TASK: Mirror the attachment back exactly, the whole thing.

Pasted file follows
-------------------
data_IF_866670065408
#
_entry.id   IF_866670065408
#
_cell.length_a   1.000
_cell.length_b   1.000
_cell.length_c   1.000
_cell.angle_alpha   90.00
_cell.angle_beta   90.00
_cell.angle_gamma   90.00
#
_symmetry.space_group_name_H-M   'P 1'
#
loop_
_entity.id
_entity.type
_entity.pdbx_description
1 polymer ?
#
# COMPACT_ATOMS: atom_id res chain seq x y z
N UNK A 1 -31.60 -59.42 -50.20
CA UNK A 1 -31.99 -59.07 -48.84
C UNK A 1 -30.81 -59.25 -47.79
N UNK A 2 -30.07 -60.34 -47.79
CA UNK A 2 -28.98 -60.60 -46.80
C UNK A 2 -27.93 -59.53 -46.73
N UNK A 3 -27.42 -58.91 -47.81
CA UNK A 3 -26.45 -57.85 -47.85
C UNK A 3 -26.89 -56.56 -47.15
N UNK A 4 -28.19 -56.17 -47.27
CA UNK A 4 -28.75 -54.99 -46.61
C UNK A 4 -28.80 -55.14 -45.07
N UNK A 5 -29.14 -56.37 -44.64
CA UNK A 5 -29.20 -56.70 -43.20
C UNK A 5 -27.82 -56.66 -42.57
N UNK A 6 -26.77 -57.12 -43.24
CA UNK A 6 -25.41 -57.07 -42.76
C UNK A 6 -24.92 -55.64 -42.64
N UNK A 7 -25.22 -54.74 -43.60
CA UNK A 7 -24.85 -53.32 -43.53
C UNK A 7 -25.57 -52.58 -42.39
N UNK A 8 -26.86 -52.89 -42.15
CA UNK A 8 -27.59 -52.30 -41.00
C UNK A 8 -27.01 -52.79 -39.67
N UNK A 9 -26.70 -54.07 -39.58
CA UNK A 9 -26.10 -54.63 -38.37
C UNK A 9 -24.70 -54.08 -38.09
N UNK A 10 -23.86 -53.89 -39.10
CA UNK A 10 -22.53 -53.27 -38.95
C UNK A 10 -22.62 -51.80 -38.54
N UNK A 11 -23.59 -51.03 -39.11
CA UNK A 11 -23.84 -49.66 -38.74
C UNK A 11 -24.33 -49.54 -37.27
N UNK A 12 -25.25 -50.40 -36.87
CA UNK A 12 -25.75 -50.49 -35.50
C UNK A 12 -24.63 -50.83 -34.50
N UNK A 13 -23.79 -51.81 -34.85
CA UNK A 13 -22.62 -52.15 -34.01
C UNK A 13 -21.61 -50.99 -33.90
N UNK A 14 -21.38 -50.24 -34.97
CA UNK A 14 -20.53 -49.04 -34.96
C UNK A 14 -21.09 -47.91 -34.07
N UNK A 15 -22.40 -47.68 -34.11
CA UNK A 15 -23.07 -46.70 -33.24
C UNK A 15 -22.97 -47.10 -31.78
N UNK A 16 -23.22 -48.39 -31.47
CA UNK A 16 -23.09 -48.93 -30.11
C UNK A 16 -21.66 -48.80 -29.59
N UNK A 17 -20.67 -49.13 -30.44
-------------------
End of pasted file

data_IF_866670065408
#
_entry.id   IF_866670065408
#
_cell.length_a   1.000
_cell.length_b   1.000
_cell.length_c   1.000
_cell.angle_alpha   90.00
_cell.angle_beta   90.00
_cell.angle_gamma   90.00
#
_symmetry.space_group_name_H-M   'P 1'
#
loop_
_entity.id
_entity.type
_entity.pdbx_description
1 polymer ?
#
# COMPACT_ATOMS: atom_id res chain seq x y z
N UNK A 1 -31.60 -59.42 -50.20
CA UNK A 1 -31.99 -59.07 -48.84
C UNK A 1 -30.81 -59.25 -47.79
N UNK A 2 -30.07 -60.34 -47.79
CA UNK A 2 -28.98 -60.60 -46.80
C UNK A 2 -27.93 -59.53 -46.73
N UNK A 3 -27.42 -58.91 -47.81
CA UNK A 3 -26.45 -57.85 -47.85
C UNK A 3 -26.89 -56.56 -47.15
N UNK A 4 -28.19 -56.17 -47.27
CA UNK A 4 -28.75 -54.99 -46.61
C UNK A 4 -28.80 -55.14 -45.07
N UNK A 5 -29.14 -56.37 -44.64
CA UNK A 5 -29.20 -56.70 -43.20
C UNK A 5 -27.82 -56.66 -42.57
N UNK A 6 -26.77 -57.12 -43.24
CA UNK A 6 -25.41 -57.07 -42.76
C UNK A 6 -24.92 -55.64 -42.64
N UNK A 7 -25.22 -54.74 -43.60
CA UNK A 7 -24.85 -53.32 -43.53
C UNK A 7 -25.57 -52.58 -42.39
N UNK A 8 -26.86 -52.89 -42.15
CA UNK A 8 -27.59 -52.30 -41.00
C UNK A 8 -27.01 -52.79 -39.67
N UNK A 9 -26.70 -54.07 -39.58
CA UNK A 9 -26.10 -54.63 -38.37
C UNK A 9 -24.70 -54.08 -38.09
N UNK A 10 -23.86 -53.89 -39.10
CA UNK A 10 -22.53 -53.27 -38.95
C UNK A 10 -22.62 -51.80 -38.54
N UNK A 11 -23.59 -51.03 -39.11
CA UNK A 11 -23.84 -49.66 -38.74
C UNK A 11 -24.33 -49.54 -37.27
N UNK A 12 -25.25 -50.40 -36.87
CA UNK A 12 -25.75 -50.49 -35.50
C UNK A 12 -24.63 -50.83 -34.50
N UNK A 13 -23.79 -51.81 -34.85
CA UNK A 13 -22.62 -52.15 -34.01
C UNK A 13 -21.61 -50.99 -33.90
N UNK A 14 -21.38 -50.24 -34.97
CA UNK A 14 -20.53 -49.04 -34.96
C UNK A 14 -21.09 -47.91 -34.07
N UNK A 15 -22.40 -47.68 -34.11
CA UNK A 15 -23.07 -46.70 -33.24
C UNK A 15 -22.97 -47.10 -31.78
N UNK A 16 -23.22 -48.39 -31.47
CA UNK A 16 -23.09 -48.93 -30.11
C UNK A 16 -21.66 -48.80 -29.59
N UNK A 17 -20.67 -49.13 -30.44